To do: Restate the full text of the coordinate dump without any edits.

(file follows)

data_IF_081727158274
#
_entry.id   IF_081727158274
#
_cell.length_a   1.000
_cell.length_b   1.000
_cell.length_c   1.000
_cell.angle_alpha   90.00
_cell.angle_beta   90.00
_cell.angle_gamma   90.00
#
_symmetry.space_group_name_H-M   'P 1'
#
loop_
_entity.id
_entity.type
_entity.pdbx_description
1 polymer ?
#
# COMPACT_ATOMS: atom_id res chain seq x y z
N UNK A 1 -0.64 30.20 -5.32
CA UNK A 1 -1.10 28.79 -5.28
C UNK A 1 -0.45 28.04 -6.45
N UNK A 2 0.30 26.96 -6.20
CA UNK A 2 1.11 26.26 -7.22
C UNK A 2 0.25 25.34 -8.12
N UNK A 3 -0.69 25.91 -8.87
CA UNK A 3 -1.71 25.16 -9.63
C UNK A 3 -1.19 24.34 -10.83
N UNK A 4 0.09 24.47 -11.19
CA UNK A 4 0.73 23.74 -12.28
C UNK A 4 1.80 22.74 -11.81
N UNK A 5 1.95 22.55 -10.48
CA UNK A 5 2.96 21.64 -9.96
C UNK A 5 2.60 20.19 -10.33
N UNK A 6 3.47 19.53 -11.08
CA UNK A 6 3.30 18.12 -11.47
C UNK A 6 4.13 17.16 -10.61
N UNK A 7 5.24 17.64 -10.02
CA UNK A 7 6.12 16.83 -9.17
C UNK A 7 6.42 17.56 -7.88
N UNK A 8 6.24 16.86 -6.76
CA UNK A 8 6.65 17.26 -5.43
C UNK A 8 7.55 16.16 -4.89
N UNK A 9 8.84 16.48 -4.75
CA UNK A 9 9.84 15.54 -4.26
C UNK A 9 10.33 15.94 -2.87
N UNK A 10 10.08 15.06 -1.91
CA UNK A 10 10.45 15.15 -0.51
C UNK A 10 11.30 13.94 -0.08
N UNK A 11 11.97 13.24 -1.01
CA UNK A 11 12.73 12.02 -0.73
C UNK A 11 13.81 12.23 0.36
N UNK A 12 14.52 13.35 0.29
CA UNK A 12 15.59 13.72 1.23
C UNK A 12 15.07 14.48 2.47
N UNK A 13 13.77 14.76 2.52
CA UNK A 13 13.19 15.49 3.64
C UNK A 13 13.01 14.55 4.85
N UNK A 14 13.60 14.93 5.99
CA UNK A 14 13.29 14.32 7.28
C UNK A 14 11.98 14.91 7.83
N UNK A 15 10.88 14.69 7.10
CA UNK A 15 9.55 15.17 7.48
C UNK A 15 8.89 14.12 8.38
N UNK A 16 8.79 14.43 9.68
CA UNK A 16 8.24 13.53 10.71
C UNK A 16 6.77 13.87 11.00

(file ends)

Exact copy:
data_IF_081727158274
#
_entry.id   IF_081727158274
#
_cell.length_a   1.000
_cell.length_b   1.000
_cell.length_c   1.000
_cell.angle_alpha   90.00
_cell.angle_beta   90.00
_cell.angle_gamma   90.00
#
_symmetry.space_group_name_H-M   'P 1'
#
loop_
_entity.id
_entity.type
_entity.pdbx_description
1 polymer ?
#
# COMPACT_ATOMS: atom_id res chain seq x y z
N UNK A 1 -0.64 30.20 -5.32
CA UNK A 1 -1.10 28.79 -5.28
C UNK A 1 -0.45 28.04 -6.45
N UNK A 2 0.30 26.96 -6.20
CA UNK A 2 1.11 26.26 -7.22
C UNK A 2 0.25 25.34 -8.12
N UNK A 3 -0.69 25.91 -8.87
CA UNK A 3 -1.71 25.16 -9.63
C UNK A 3 -1.19 24.34 -10.83
N UNK A 4 0.09 24.47 -11.19
CA UNK A 4 0.73 23.74 -12.28
C UNK A 4 1.80 22.74 -11.81
N UNK A 5 1.95 22.55 -10.48
CA UNK A 5 2.96 21.64 -9.96
C UNK A 5 2.60 20.19 -10.33
N UNK A 6 3.47 19.53 -11.08
CA UNK A 6 3.30 18.12 -11.47
C UNK A 6 4.13 17.16 -10.61
N UNK A 7 5.24 17.64 -10.02
CA UNK A 7 6.12 16.83 -9.17
C UNK A 7 6.42 17.56 -7.88
N UNK A 8 6.24 16.86 -6.76
CA UNK A 8 6.65 17.26 -5.43
C UNK A 8 7.55 16.16 -4.89
N UNK A 9 8.84 16.48 -4.75
CA UNK A 9 9.84 15.54 -4.26
C UNK A 9 10.33 15.94 -2.87
N UNK A 10 10.08 15.06 -1.91
CA UNK A 10 10.45 15.15 -0.51
C UNK A 10 11.30 13.94 -0.08
N UNK A 11 11.97 13.24 -1.01
CA UNK A 11 12.73 12.02 -0.73
C UNK A 11 13.81 12.23 0.36
N UNK A 12 14.52 13.35 0.29
CA UNK A 12 15.59 13.72 1.23
C UNK A 12 15.07 14.48 2.47
N UNK A 13 13.77 14.76 2.52
CA UNK A 13 13.19 15.49 3.64
C UNK A 13 13.01 14.55 4.85
N UNK A 14 13.60 14.93 5.99
CA UNK A 14 13.29 14.32 7.28
C UNK A 14 11.98 14.91 7.83
N UNK A 15 10.88 14.69 7.10
CA UNK A 15 9.55 15.17 7.48
C UNK A 15 8.89 14.12 8.38
N UNK A 16 8.79 14.43 9.68
CA UNK A 16 8.24 13.53 10.71
C UNK A 16 6.77 13.87 11.00